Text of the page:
Fans of the long running Football Manager series will be more than familiar with the term regen. For those who actually have a social life, and are therefore unaware of the features of the game; a regen is a regenerated (some say fake) footballer, who is added to the database of the game, (essentially to fill the database whilst compensating for the retirement of real life players) as time passes.
While many of these new players are randomly generated, and often nothing to shout about, some regens take on the characteristics and abilities of their retired counterparts. For instance, when Steven Gerrard eventually hung up the boots and become Liverpool’s Assistant Manager on my game save, a young player named Brett Holness appeared in the Liverpool Youth Squad during the following pre-season. The attack minded midfielder encompassed many of Gerrard’s best attributes and characteristics, and was tipped for great things from a young age. Unlike his real life counterpart, Holness moved to Real Madrid for £37million and became one of the best players in the world. A story for another day maybe, but nonetheless explains the principle.
The reason for the narrative is that it can be likened to the wishes of Manchester United fans – something that has come as a result of the faltering Defence for well over a year now. Since the loss of Nemanja Vidic and Rio Ferdinand, the Reds have not settled on a long term Centre Back pairing. Fans have been teased by the prospect of signing names such as Mats Hummels, Diego Godin, Mehdi Benatia and Ezequiel Garay in recent times. None however have come to fruition.
With the players they have; Tyler Blackett, Jonny Evans, Phil Jones, Marcos Rojo, Paddy McNair, Michael Carrick, Daley Blind and even Luke Shaw have been trialled at Centre Half – all with varying degrees of success. If only finding a suitable replacement was as simple as stumbling upon a Nemanja Vidic regen in the youth setup.
With this turmoil building at Old Trafford, a certain 23 year old, 6ft 4in, Serbian Centre Back watches on. Torino’s Nikola Maksimovic may sound like a good Nemanja Vidic tribute act on paper, but his playing style as well as his Red Star Belgrade roots seems to back up some of the plaudits he has been getting in his native Serbia.
After being signed by Serbian side Sloboda Uzice in 2006 aged 15, Maksimovic patiently worked his way through the youth ranks, and went on to make his first senior appearance for the side in a Serbian SuperLiga game aged 18. Maksimovic adapted well to such a physical league, and stood out from an early age due to his slender build but towering height. In January 2012 he was signed by Serbian giants Red Star Belgrade for around £225,000, and went on to make 35 appearances in all competitions in an 18 month stay with the club.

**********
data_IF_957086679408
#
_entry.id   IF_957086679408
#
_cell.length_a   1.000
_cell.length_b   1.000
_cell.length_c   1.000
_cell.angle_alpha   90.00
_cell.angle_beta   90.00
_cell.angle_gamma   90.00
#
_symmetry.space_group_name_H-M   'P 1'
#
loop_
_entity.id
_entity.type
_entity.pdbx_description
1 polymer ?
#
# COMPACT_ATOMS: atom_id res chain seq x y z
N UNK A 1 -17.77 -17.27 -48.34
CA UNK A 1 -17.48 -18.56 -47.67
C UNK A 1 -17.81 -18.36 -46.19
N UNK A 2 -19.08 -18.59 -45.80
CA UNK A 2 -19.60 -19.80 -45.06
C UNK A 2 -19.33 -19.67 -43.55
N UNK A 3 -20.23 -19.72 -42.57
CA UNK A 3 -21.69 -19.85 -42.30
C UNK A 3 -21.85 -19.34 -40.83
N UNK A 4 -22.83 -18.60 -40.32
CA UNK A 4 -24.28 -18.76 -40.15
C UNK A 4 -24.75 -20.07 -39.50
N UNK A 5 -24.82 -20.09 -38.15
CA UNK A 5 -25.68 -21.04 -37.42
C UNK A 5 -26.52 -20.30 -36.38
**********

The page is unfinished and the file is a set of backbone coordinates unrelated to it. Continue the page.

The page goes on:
It became apparent that Maksimovic had somewhat outgrown the Serbian League, and in July 2013 joined Serie A European hopefuls Torino on an initial loan with the option thereafter of an outright purchase. It wasn’t until October before Maksimovic made his Torino debut, but soon became a regular in an incredibly efficient side that included Italy stars Alessio Cerci, Ciro Immobile, Matteo Darmian. Despite a finish above sides like AC Milan, Lazio, Sampdoria and Udinese, an eventual 7th place finish was the somewhat disappointing culmination of a season that at one point promised so much. A welcome silver lining at the end of the campaign came in the form of a European ban for Parma (who finished 6th), meaning that the last Serie A Europa League spot was instead handed to Torino.
Move on to this season, and with the added workload that the Europa League brings, as well as losing two key attacking players in Immobile and Cerci, Torino’s sharpness in Serie A suffered. Head coach Giampiero Ventura however, saw more than enough talent in Maksimovic during his loan spell, and decided to sign him permanently for a fee of around £2million, on a contract until 2018. Maksimovic, likely buoyed by the confidence and spurred on by the responsibility, has flourished.
In 18 Serie A games, the Serbian averages almost three interceptions and four clearances per game. Couple that with a pass success of 87% from an average of 58 passes per game, and it is hard to believe that Maksimovic has not attracted as many big name sides as is the case.
Whilst capable of last ditch defending, Maksimovic really feels at home when carrying the ball out from the defensive third. He has agility defying his physical makeup, and shows elegance breaking out from the back, which is rare to see.
Versatility is a valuable commodity in the modern game, and Maksimovic similarly suits up for it perfectly. The Serbian has played in every position across the back four in his short career, and has also looked equally assured at Defensive Midfield despite only filling in momentarily.
With Financial Fair Play always lurking in the shadows, I believe he would be an astute addition to many sides across Europe, namely Manchester United, Arsenal and Liverpool, whether it be in the final days of this winter window, or indeed in the summer.
Some argue there must be good reason as to why Maksimovic has not yet been courted by a Champions League side, but I could just as easily point in the direction player like Nemanja Vidic, Thiago Silva, Miranda, Dante and Jeremy Mathieu. All are players who broke through the ‘mediocre barrier’ relatively late in their careers – or certainly much older than Maksimovic is right now. The £7million transfer fee that Maksimovic would likely command (ironically the same as Nemanja Vidic cost Manchester United in 2006) doesn’t represent a financial gamble for a top side at all. I say to clubs: sign him now while you can.